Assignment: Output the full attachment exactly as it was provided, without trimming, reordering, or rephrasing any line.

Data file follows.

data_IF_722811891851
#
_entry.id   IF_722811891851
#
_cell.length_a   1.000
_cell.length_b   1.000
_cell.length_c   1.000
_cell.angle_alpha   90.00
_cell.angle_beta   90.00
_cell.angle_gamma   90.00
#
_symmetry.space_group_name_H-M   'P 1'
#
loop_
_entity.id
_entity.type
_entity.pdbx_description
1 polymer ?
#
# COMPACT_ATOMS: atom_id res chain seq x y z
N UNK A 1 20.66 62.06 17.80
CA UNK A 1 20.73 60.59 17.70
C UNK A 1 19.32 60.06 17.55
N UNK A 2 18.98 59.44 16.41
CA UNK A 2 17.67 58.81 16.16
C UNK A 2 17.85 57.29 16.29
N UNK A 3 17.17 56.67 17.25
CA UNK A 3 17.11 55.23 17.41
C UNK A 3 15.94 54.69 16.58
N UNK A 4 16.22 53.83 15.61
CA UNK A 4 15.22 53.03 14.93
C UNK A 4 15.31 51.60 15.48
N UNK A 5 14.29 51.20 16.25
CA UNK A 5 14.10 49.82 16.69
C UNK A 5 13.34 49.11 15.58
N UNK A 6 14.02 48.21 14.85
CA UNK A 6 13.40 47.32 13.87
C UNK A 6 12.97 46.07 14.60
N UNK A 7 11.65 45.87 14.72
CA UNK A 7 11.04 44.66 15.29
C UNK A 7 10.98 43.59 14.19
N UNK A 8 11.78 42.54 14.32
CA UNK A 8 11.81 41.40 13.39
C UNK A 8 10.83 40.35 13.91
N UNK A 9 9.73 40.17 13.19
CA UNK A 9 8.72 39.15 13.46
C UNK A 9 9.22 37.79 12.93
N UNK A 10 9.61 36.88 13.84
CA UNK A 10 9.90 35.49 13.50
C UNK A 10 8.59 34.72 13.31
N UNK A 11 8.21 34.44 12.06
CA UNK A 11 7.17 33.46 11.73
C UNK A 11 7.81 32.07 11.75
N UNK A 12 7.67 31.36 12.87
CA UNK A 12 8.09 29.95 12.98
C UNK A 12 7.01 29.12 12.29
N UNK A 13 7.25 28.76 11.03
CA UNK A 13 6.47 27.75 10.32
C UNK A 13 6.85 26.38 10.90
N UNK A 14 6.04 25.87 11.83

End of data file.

data_IF_722811891851
#
_entry.id   IF_722811891851
#
_cell.length_a   1.000
_cell.length_b   1.000
_cell.length_c   1.000
_cell.angle_alpha   90.00
_cell.angle_beta   90.00
_cell.angle_gamma   90.00
#
_symmetry.space_group_name_H-M   'P 1'
#
loop_
_entity.id
_entity.type
_entity.pdbx_description
1 polymer ?
#
# COMPACT_ATOMS: atom_id res chain seq x y z
N UNK A 1 20.66 62.06 17.80
CA UNK A 1 20.73 60.59 17.70
C UNK A 1 19.32 60.06 17.55
N UNK A 2 18.98 59.44 16.41
CA UNK A 2 17.67 58.81 16.16
C UNK A 2 17.85 57.29 16.29
N UNK A 3 17.17 56.67 17.25
CA UNK A 3 17.11 55.23 17.41
C UNK A 3 15.94 54.69 16.58
N UNK A 4 16.22 53.83 15.61
CA UNK A 4 15.22 53.03 14.93
C UNK A 4 15.31 51.60 15.48
N UNK A 5 14.29 51.20 16.25
CA UNK A 5 14.10 49.82 16.69
C UNK A 5 13.34 49.11 15.58
N UNK A 6 14.02 48.21 14.85
CA UNK A 6 13.40 47.32 13.87
C UNK A 6 12.97 46.07 14.60
N UNK A 7 11.65 45.87 14.72
CA UNK A 7 11.04 44.66 15.29
C UNK A 7 10.98 43.59 14.19
N UNK A 8 11.78 42.54 14.32
CA UNK A 8 11.81 41.40 13.39
C UNK A 8 10.83 40.35 13.91
N UNK A 9 9.73 40.17 13.19
CA UNK A 9 8.72 39.15 13.46
C UNK A 9 9.22 37.79 12.93
N UNK A 10 9.61 36.88 13.84
CA UNK A 10 9.90 35.49 13.50
C UNK A 10 8.59 34.72 13.31
N UNK A 11 8.21 34.44 12.06
CA UNK A 11 7.17 33.46 11.73
C UNK A 11 7.81 32.07 11.75
N UNK A 12 7.67 31.36 12.87
CA UNK A 12 8.09 29.95 12.98
C UNK A 12 7.01 29.12 12.29
N UNK A 13 7.25 28.76 11.03
CA UNK A 13 6.47 27.75 10.32
C UNK A 13 6.85 26.38 10.90
N UNK A 14 6.04 25.87 11.83